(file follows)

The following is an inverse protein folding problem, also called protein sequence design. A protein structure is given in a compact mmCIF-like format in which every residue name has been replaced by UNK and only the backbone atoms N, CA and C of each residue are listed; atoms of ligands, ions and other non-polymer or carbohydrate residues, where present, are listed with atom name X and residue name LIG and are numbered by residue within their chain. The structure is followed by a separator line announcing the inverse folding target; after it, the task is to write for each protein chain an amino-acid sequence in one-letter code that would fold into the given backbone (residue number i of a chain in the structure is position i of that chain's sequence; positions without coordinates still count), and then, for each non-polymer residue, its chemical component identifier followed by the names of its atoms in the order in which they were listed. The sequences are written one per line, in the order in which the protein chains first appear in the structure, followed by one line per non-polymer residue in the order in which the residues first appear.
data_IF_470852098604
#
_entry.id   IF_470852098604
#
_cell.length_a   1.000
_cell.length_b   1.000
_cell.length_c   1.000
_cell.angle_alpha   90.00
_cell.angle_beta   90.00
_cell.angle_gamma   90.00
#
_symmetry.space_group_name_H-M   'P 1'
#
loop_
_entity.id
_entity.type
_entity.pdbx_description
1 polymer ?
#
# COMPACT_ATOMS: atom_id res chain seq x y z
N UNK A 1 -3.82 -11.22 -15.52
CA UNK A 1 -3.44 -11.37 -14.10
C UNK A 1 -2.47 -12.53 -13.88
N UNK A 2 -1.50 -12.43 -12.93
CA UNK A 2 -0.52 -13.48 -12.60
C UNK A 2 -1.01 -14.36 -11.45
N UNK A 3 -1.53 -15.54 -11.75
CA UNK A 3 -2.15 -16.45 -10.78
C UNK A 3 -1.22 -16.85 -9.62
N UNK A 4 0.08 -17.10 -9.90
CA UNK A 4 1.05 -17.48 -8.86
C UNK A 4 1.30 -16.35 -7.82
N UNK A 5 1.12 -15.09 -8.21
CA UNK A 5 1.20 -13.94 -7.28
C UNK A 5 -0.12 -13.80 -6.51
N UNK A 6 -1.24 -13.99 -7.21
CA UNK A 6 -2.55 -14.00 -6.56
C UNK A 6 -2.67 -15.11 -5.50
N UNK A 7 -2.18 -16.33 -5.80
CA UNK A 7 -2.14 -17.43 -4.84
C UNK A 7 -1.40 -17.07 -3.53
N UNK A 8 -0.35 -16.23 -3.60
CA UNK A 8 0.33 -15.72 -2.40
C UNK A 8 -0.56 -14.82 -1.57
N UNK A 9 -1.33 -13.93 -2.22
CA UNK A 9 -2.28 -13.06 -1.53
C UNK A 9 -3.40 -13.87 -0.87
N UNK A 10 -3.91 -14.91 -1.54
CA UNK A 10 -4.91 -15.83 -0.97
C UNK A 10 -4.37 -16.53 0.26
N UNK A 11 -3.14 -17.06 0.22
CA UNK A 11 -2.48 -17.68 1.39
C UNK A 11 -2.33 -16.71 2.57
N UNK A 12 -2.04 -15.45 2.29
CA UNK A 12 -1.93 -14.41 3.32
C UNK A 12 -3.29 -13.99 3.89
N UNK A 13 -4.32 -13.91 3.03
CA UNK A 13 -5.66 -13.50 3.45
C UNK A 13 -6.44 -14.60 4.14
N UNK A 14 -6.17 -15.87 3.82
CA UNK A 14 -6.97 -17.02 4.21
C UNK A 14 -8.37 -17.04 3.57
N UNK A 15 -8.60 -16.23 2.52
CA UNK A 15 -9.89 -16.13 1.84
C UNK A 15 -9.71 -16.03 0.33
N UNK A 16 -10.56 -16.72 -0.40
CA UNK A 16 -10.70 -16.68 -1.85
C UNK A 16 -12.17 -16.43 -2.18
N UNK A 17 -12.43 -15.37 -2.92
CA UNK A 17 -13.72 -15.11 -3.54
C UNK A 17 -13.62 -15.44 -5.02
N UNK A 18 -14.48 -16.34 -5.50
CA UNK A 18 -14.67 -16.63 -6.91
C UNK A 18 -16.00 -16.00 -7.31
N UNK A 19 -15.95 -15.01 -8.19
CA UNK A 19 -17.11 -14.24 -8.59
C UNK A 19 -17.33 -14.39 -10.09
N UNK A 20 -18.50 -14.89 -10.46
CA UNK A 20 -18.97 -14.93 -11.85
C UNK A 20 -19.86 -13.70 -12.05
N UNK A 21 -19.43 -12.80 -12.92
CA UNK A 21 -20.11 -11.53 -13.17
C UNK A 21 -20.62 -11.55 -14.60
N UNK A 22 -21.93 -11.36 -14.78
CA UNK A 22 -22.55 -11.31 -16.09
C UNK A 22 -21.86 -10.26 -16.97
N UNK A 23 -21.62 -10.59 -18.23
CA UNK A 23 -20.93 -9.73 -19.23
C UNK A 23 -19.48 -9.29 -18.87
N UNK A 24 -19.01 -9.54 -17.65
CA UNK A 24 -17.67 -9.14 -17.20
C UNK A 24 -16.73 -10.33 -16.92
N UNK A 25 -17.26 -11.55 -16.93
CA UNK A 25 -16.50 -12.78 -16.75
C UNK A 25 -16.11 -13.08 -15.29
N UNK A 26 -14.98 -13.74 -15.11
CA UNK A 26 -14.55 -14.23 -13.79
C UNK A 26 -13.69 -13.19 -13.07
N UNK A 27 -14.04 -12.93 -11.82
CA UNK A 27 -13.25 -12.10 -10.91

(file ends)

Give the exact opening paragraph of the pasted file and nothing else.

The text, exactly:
The following is an inverse protein folding problem, also called protein sequence design. A protein structure is given in a compact mmCIF-like format in which every residue name has been replaced by UNK and only the backbone atoms N, CA and C of each residue are listed; atoms of ligands, ions and other non-polymer or carbohydrate residues, where present, are listed with atom name X and residue name LIG and are numbered by residue within their chain. The structure is followed by a separator line announcing the inverse folding target; after it, the task is to write for each protein chain an amino-acid sequence in one-letter code that would fold into the given backbone (residue number i of a chain in the structure is position i of that chain's sequence; positions without coordinates still count), and then, for each non-polymer residue, its chemical component identifier followed by the names of its atoms in the order in which they were listed. The sequences are written one per line, in the order in which the protein chains first appear in the structure, followed by one line per non-polymer residue in the order in which the residues first appear.